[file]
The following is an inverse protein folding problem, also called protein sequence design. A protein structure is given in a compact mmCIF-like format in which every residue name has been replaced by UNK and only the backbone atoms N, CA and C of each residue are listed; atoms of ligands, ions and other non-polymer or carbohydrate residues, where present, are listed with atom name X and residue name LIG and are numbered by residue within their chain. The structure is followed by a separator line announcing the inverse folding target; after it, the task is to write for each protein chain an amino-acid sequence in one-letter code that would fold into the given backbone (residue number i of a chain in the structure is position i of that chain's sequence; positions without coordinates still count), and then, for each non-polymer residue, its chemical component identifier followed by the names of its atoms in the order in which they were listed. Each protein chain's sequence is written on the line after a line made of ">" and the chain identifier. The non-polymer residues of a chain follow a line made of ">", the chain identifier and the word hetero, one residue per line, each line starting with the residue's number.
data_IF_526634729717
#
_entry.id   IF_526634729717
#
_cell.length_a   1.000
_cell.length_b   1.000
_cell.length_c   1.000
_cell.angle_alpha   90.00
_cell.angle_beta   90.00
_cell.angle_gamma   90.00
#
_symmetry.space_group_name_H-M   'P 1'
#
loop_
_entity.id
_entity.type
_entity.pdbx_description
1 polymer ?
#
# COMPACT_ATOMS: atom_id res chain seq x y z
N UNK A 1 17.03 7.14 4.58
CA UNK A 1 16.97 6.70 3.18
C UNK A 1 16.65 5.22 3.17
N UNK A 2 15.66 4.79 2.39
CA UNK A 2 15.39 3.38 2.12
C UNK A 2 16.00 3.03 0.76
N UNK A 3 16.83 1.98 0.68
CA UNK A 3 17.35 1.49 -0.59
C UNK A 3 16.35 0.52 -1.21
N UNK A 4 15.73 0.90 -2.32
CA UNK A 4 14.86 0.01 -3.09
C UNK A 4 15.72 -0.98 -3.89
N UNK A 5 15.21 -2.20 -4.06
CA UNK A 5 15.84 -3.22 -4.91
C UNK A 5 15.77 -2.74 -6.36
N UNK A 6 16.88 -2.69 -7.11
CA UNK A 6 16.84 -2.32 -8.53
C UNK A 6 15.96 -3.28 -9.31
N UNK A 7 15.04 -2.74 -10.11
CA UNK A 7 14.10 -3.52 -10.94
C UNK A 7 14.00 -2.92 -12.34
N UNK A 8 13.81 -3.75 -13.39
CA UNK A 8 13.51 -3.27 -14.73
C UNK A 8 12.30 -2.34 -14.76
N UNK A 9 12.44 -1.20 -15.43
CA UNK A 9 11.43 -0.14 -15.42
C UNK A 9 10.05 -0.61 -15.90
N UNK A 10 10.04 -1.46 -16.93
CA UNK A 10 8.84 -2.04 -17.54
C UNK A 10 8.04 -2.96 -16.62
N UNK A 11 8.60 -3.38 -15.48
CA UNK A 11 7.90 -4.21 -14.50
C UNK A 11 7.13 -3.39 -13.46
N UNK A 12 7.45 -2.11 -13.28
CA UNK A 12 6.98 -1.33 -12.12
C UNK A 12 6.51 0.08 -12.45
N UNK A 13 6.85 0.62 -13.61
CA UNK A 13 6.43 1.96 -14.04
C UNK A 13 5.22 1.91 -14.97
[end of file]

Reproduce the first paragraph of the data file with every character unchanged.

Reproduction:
The following is an inverse protein folding problem, also called protein sequence design. A protein structure is given in a compact mmCIF-like format in which every residue name has been replaced by UNK and only the backbone atoms N, CA and C of each residue are listed; atoms of ligands, ions and other non-polymer or carbohydrate residues, where present, are listed with atom name X and residue name LIG and are numbered by residue within their chain. The structure is followed by a separator line announcing the inverse folding target; after it, the task is to write for each protein chain an amino-acid sequence in one-letter code that would fold into the given backbone (residue number i of a chain in the structure is position i of that chain's sequence; positions without coordinates still count), and then, for each non-polymer residue, its chemical component identifier followed by the names of its atoms in the order in which they were listed. Each protein chain's sequence is written on the line after a line made of ">" and the chain identifier. The non-polymer residues of a chain follow a line made of ">", the chain identifier and the word hetero, one residue per line, each line starting with the residue's number.